Recently the children have showed interest in water and what water can do. We incorporated this interest for water into our food exploration using celery and food coloring.
First, we set out cups and had the children fill the cups with water. Then as we dropped the food coloring in we counted, “1, 2, 3 DROPS!” The children gasped with awe, non-verbally communicating by using facial expressions to show their amazement at how the primary colors swirled around to the bottom of the water. “It’s BLUE, it’s BLUE, and RED and PURPLE too!” The children said ecstatically.
After we let the celery sit in the food coloring we brought the cups and set them on the light table to be able to see the vibrant colors that were absorbed into the celery. The children developed observational skills as they saw the watercolor traveling up the celery. This was a great learning experience for the children, they acquired new vocabulary and practiced their communication skills by attempting to describe the process of what was happening to the water and the celery.
At this age the children are at their prime time to expand their vocabulary and begin to learn and work with others in a positive environment. Doing group experiments actively involves the children and encourages participation. Provocations such as this one welcome successful peer interactions involving ideas and language. This gave them the opportunity to hear and use language in many ways including practicing when to listen to others and when to verbally provide feedback. It’s highly beneficial for the children to increase their vocabulary at this age because when it comes time to learning how to read they will be more comfortable and the process will feel intuitive due to their strong vocabulary.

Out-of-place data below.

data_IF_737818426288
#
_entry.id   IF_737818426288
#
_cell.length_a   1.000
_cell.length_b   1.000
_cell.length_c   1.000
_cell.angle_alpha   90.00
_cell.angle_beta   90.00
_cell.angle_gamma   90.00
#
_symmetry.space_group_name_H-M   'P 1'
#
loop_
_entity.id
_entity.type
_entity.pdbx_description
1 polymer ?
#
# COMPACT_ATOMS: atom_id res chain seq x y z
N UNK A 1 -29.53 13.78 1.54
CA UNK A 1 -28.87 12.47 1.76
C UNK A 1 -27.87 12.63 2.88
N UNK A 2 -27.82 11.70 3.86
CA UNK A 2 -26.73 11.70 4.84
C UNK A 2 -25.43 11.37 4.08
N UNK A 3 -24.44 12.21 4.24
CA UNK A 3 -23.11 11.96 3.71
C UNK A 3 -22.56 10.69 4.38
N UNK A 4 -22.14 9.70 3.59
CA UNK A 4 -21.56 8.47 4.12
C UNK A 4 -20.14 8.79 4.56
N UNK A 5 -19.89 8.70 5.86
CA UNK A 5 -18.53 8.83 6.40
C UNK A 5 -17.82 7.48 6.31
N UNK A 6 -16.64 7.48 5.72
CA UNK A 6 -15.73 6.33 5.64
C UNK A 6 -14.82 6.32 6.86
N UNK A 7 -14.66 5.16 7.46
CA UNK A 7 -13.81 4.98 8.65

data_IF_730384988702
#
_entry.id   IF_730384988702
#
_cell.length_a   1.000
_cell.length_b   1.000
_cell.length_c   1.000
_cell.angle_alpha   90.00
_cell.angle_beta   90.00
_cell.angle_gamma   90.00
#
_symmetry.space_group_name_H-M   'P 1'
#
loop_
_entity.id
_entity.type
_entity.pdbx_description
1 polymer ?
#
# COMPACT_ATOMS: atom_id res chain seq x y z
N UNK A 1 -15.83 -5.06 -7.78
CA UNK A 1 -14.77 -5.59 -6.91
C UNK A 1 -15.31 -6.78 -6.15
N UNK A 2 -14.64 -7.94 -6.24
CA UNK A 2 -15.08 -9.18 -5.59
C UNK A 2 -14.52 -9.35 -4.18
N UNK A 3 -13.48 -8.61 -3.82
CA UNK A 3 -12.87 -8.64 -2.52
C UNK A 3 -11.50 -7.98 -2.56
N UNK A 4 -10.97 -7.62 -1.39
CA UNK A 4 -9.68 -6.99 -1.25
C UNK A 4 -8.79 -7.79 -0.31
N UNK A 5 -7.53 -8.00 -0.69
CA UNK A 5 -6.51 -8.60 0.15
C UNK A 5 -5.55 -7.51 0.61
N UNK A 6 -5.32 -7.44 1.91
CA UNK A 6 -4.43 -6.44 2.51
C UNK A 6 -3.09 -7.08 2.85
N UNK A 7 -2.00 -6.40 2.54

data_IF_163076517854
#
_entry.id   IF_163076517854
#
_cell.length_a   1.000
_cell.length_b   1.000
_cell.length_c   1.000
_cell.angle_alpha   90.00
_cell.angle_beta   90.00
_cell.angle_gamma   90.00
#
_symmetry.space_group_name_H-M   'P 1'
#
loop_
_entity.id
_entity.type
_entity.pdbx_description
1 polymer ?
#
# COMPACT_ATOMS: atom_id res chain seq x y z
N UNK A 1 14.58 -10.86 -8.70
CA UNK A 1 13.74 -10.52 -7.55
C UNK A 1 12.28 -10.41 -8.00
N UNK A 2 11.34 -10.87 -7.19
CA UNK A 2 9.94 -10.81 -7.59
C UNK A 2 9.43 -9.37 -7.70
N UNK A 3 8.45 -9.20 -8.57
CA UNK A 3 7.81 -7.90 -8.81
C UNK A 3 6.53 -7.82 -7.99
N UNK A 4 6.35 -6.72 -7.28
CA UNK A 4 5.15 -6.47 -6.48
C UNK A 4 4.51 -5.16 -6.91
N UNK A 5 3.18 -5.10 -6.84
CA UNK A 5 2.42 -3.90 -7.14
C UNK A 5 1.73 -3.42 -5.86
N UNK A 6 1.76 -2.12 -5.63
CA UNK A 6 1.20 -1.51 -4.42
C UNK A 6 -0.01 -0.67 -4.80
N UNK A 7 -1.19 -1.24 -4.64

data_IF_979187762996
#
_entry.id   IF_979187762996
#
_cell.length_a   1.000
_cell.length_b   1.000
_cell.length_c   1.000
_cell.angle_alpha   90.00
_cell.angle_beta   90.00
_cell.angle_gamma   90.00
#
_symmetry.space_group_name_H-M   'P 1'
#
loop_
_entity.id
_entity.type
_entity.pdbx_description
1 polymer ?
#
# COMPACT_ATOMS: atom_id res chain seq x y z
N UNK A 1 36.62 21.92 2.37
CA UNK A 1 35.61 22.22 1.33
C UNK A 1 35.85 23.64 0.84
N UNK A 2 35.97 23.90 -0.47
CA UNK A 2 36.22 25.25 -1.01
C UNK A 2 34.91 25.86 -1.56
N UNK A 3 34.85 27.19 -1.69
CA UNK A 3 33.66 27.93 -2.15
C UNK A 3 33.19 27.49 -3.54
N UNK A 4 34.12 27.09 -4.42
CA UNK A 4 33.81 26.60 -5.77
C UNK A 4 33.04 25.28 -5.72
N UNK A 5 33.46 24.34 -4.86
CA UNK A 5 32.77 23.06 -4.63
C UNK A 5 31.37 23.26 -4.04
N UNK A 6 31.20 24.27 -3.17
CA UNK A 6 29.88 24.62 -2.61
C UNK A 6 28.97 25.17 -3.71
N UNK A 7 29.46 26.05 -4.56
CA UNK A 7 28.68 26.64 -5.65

This experience encompassed a variety of skills with various topics –like science, math, and language skills. Tying different topics makes the learning process smoother and versatile for the children. It is crucial for them to learn through experience that not everything is black and white, there are many different ways to learn and the opportunity to see that concepts intertwine together through out the process is extremely valuable for the children’s intellectual endeavors in the future.
“Learning is their journey. Let them navigate. Push them to explore. Watch them discover. Encourage their questions. Allow them to struggle. Support their thinking. Let them fly.”